Clarence, an elephant's tale As a child I loved making

Clarence, an elephant's tale




     As a child I loved making art from scraps of Christmas papers and ribbons.  The art that resulted was most often pure fantasy and quite humorous to my parents.  My grandmother would sometimes encourage me to sneak in slightly more thought provoking cuttings from newspapers and magazines.  She would sit with me and we'd make up little stories to go along with the art.  When I presented the results to my parents it was often apparent that my grandmother had been involved.  Dad would sometimes flip the art over and suggest that my grandmother should have signed it too and everyone would laugh.  I remember that they all seemed to enjoy the art and that sometimes my grandmother would help me recite the story "we'd"created.  Most often the works were placed on the living room mantle and commented on for days.  At some point my creations would disappear from the mantle.  I recently discovered where they disappeared I just found a box full of my artwork with numerous collages.My parents had packed away pratically everything I'd ever made! I can't believe how much my parents had kept. The memories make me smile.


     Growing older, I became more aware that this art form that so intrigued me as a child, the collage, had a pretty important influence on early 20th century art.  The word collage derives from the French word "colle" meaning glue or "coller" to glue.  The actual term was first applied to visual arts by George Braque and Pablo Picasso in the early 20th century.  A collage, by definition is a work of formal art, primarily in the viusal arts, made from an assemblage of different forms, thus creating a new whole form.  There are interesting discussions among art historians pertaining to the emergence of collage and its role in the birth of modernism. ( There is a wonderful essay on Wikipedia pertaining to collage and modernism....)



    A collage inspired my December ad.  I made it last Christmas for a close friend.  As a birthday gift, my friend had given me a marvelous set of colored pencils every month for over a year (I'm still receiving them!)  The pencil sets would arrive wrapped in beautiful handmade papers with coordinating bows of paper flowers and satin ribbons.  The wrappings were so beautiful that they could not be discarded. When Christmas came around, I pulled out all of the papers and ribbons to make a collage.  I was so happy with the outcome that as soon as it appeared to be complete, I texted her an image.  I found it particularly humorous that I made something from the wrappings (not the pencils)  but she seemed most happy with the image and asked "does it have a story that goes with it?"  Well, it did not, at least not a very elaborate one, just an overall concept.  The collage was at this point was a winter landscape done as a playful homage to Greenville S.C. artist Carl Blair.  There was no real story. However, this question sparked the memory from my childhood of my grandmother and I creating stories to go along with my artistic endeavors.  So, I looked into my stack of wrappings for something to add to the landscape that might provide inspiration.  I discovered one paper decorated with little pink and gold elephants that I had not used.  My immediate thought was to somehow incorporate the elephant into the winter landscape.  I thought how perfect, as Carl Blair makes fabulous whimsical animal sculptures( often with metalic paints).  I'll add the elephant...Why not?  So, the little pink and gold elephant entered the collage and a poem resulted.  Two unlikely characters emerged; Clarence the elephant (that longs to iceskate) and his encouraging friend, Wally the woodpecker.  There is no mention of the fact that Clarence is pink, in a wintery valley, or that elephants (presumably) don't ice skate.  The close of the poem reads:  "If you want to ice skate or climb a tree, and become friends with a woodpecker just do it and see!  Clarence was never told that he shouldn't, so he's never discouraged and wouldn't know if he couldn't".  I'd forgotten how fun it was to make a collage and a story to go with it!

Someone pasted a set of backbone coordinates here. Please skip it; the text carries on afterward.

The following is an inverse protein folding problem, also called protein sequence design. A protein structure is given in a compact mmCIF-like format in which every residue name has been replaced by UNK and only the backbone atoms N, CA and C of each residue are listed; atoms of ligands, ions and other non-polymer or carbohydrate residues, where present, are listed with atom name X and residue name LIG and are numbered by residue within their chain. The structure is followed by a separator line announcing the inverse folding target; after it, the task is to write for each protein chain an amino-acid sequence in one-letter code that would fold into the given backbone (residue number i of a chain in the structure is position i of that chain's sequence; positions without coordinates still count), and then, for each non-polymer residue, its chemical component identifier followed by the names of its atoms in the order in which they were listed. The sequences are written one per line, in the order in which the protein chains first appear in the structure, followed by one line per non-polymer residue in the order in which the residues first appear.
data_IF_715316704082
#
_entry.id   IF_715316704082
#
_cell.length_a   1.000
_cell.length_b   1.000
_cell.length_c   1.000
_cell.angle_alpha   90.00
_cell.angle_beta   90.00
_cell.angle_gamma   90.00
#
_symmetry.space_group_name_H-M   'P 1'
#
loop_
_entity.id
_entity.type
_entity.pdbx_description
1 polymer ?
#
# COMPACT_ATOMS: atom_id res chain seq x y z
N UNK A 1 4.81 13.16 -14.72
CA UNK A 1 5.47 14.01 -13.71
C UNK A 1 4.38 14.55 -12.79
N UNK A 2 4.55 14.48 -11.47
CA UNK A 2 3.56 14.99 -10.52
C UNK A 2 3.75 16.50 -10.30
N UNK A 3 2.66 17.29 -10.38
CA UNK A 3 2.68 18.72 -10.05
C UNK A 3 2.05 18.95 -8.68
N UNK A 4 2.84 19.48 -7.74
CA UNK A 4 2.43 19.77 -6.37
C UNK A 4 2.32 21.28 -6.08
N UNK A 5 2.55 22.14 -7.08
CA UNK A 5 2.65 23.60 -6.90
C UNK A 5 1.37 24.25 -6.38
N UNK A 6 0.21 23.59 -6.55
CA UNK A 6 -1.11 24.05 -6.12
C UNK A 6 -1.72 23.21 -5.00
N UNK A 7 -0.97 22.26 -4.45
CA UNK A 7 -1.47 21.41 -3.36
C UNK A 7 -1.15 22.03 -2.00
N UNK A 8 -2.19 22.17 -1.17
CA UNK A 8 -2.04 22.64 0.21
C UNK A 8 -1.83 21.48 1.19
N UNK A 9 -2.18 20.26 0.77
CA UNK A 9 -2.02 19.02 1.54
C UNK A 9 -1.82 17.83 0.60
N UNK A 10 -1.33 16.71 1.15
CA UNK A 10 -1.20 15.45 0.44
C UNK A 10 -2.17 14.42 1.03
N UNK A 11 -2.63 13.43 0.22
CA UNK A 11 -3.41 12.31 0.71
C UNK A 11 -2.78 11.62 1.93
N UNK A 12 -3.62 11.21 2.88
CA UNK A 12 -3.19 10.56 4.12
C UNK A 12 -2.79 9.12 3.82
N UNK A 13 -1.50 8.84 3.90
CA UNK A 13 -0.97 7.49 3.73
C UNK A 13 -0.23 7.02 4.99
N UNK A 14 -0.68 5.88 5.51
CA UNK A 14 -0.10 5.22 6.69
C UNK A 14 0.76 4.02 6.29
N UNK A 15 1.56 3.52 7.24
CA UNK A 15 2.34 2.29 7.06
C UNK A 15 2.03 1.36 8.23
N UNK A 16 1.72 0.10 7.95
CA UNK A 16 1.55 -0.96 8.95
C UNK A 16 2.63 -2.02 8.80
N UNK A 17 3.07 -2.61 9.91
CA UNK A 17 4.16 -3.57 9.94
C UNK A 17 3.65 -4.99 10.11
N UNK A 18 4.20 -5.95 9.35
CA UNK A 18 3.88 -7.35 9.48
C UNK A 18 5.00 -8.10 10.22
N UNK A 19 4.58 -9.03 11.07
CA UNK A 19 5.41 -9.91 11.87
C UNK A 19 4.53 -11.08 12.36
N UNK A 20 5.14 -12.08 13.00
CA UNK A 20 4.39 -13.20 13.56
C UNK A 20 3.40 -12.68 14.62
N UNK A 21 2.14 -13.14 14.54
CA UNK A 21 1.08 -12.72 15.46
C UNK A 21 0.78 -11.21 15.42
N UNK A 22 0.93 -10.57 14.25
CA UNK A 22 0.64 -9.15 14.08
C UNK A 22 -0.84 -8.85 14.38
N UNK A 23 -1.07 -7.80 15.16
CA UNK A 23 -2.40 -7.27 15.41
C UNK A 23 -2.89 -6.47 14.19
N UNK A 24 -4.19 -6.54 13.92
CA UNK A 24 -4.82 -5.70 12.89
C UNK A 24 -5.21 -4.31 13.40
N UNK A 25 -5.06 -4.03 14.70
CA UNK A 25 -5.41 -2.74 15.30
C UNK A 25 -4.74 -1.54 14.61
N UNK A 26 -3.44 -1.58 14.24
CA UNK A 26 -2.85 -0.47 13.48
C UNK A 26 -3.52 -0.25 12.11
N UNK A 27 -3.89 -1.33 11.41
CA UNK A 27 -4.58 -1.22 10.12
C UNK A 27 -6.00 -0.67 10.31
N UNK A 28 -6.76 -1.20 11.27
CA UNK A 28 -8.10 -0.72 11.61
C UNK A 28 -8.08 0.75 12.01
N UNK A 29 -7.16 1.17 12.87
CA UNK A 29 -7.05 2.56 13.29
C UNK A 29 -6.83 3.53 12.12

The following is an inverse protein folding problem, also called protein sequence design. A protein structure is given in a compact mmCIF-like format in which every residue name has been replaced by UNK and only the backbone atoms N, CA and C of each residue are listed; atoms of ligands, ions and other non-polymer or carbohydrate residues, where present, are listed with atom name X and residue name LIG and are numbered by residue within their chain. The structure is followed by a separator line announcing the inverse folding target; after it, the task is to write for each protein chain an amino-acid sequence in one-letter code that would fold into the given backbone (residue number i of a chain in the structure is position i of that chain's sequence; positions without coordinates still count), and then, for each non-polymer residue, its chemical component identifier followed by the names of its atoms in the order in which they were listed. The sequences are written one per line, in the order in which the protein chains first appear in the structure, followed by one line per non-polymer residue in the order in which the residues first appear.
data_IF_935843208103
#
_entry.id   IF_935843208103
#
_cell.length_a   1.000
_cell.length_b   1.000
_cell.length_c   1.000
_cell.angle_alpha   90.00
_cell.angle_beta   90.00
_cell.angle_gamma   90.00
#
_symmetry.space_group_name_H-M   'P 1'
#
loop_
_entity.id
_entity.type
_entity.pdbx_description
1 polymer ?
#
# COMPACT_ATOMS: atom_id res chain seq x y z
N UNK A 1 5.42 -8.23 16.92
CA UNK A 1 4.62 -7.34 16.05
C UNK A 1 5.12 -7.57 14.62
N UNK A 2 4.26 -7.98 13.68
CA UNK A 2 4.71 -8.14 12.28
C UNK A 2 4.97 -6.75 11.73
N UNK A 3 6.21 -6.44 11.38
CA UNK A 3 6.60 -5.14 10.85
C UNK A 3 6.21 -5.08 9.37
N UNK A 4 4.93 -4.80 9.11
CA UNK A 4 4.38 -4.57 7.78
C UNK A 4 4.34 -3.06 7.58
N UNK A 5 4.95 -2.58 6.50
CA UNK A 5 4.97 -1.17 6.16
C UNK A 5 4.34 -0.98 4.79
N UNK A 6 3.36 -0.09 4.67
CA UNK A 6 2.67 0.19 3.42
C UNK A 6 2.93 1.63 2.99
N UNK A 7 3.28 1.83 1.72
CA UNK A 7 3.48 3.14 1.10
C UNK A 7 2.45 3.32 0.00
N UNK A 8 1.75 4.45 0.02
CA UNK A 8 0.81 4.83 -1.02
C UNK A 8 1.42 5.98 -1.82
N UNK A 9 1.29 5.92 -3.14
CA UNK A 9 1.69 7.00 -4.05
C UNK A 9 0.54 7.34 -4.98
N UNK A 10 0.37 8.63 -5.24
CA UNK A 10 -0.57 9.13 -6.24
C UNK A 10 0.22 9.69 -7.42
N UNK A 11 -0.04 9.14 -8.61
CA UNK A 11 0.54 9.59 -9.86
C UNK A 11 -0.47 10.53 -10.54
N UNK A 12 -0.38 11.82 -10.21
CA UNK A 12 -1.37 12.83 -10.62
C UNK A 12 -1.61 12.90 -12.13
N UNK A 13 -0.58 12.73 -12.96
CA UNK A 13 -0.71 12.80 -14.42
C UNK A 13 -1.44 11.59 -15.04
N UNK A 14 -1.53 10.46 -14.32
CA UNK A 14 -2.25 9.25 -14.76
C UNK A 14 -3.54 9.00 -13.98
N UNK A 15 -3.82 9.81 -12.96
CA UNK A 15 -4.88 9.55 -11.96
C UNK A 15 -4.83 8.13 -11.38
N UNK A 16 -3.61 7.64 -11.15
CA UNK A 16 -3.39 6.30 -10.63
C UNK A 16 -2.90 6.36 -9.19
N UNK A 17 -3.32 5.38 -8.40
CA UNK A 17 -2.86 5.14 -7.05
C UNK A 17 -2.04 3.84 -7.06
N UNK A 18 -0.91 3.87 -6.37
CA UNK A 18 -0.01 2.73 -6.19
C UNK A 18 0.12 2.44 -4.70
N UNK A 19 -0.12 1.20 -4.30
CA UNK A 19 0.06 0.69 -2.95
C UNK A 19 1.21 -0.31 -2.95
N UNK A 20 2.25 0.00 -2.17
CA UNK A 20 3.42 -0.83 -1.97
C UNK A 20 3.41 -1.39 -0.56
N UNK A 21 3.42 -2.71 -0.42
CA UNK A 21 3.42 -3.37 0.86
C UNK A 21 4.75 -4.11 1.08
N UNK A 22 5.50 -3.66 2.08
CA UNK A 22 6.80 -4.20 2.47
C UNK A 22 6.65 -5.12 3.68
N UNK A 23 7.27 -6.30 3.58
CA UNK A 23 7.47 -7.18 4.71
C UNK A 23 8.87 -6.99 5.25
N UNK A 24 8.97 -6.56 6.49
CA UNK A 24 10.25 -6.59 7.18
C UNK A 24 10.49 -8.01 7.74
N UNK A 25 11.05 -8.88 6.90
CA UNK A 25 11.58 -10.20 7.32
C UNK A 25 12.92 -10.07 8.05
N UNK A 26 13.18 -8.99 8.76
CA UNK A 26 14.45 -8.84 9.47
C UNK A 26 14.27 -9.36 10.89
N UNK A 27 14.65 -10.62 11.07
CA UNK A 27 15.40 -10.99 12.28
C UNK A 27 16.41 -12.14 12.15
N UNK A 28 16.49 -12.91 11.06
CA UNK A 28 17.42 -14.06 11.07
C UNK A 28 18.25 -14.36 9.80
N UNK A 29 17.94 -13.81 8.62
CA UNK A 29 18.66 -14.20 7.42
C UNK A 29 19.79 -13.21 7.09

My Christmas ad is meant to reflect on my childhood adventures in art that were encouraged by loving parents and a doting grandmother.  I have warm memories of going to my grandmother's house, especially at Christmas (and apparently I haven't outgrown my love of creating silly little stories and funny little collages...)